After free secondary-school education became available for all in Ireland, questions as to the outline and content of a literary curriculum at secondary level became relevant to our understanding of how a contemporary generation of Irish writers responded to, and re-engaged with, their own educational background. This chapter initially offers a brief overview of Irish government policy in education before 1940, before discussing the key curricular developments between 1940 and 1980, bringing to light the political and cultural negotiations that determined how English literature was taught in Irish second-level schools. When free second-level education was introduced in Northern Ireland (1947) and in the Republic of Ireland (1967), it amounted to a widening of social access to education that was of huge personal significance to many Irish writers. The second half of this chapter explores the shaping power of the English literature programme for the Irish literary imagination through a study of how a selection of Irish writers who were students of English during these decades depicted their educational formation; this section focusses on writers such as John McGahern, Seamus Deane, and Paula Meehan, amongst others.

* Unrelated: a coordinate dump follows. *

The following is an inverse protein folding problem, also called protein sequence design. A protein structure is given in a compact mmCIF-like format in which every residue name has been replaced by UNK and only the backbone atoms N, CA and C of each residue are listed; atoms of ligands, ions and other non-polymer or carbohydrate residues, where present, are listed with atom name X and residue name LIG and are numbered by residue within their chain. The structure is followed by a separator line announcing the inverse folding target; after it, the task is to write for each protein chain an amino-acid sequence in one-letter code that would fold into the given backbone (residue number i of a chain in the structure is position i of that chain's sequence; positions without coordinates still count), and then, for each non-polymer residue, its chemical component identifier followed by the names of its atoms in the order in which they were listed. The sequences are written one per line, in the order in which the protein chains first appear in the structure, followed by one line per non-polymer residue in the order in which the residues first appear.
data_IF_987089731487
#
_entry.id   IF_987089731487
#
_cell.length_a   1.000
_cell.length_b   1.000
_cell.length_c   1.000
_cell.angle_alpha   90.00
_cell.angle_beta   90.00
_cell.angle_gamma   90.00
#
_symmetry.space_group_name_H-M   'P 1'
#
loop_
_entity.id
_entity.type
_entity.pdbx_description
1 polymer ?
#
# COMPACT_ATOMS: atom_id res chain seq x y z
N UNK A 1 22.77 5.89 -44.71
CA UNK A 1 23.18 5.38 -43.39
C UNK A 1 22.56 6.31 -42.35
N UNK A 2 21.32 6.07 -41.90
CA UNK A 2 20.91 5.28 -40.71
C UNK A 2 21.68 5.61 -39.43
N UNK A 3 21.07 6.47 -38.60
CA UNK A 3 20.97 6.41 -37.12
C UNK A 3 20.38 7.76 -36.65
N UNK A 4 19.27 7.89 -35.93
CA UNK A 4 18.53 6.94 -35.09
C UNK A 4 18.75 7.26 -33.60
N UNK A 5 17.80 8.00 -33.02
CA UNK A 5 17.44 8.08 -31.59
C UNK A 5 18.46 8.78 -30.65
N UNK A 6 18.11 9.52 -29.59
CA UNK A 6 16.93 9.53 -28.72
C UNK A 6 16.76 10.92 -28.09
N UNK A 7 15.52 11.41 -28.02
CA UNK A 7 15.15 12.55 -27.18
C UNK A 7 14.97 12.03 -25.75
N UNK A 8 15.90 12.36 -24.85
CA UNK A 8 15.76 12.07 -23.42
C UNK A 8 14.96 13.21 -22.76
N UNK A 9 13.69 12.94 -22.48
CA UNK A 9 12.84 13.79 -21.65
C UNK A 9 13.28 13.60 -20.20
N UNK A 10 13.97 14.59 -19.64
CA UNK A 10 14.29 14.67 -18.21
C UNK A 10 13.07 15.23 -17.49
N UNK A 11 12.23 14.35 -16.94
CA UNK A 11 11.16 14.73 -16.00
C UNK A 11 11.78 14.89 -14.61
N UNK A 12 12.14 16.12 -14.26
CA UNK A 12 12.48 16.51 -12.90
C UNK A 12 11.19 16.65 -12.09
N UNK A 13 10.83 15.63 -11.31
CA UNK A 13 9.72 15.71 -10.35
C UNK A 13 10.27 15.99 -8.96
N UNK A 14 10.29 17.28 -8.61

Considering novels, poetry, drama, and non-fictional prose, this chapter examines how writers represented the Troubles and the gradual gains of the peace process between 1980 and 1998. It considers the historical displacements of Brian Friel’s Translations and Seamus Deane’s Reading in the Dark (1996), the realism of Ciaran Carson’s The Irish For No (1987) and Belfast Confetti (1989), the staging of women’s lives during the Troubles in Anne Devlin’s Ourselves Alone (1985), the phantasmagorias of Paul Muldoon’s poetry and the metaphorisations of war and violence in Medbh McGuckian’s verse, and the Belfast panoramas of Glenn Patterson’s Fat Lad (1992) and Robert McLiam Wilson’s Eureka Street (1996). Contemporary Northern writers contextualise the conflict by illuminating the country’s colonial past; they narrate structures of trauma by examining how history invades the present; they present palliative correctives to the vicious linearity of the conflict; and they project possible resolutions to the exhausted (il)logic of sectarian strife.
Mid-century Ireland was a society of surreal contradictions: an island that declared neutrality an emergency, a nation that became a republic by accident. This chapter examines how Irish writers responded to and reimagined the political and ideological contours of both states on the island in the post-war period, and in particular the creation by artists of altered states in which to seek refuge from the foreclosed reality of official Ireland(s). It charts the responses made by a group of writers whose themes ranged from a historical sense of dislocation and the search for a voice and an audience to an openness to vision and a careful attention to the environment. Initially discussing the novels of Elizabeth Bowen, Brian O’Nolan and Edna O’Brien, it outlines how they conceived of their roles within and beyond the nation in this time of change. The chapter then discusses how the outbreak of the Troubles in Northern Ireland provided the backdrop and impulse for new collective aesthetic projects in these later decades, such as the Field Day project and Atlantis magazine, that advanced the use of literature to imagine alternate Irelands beyond the pale of state and nation.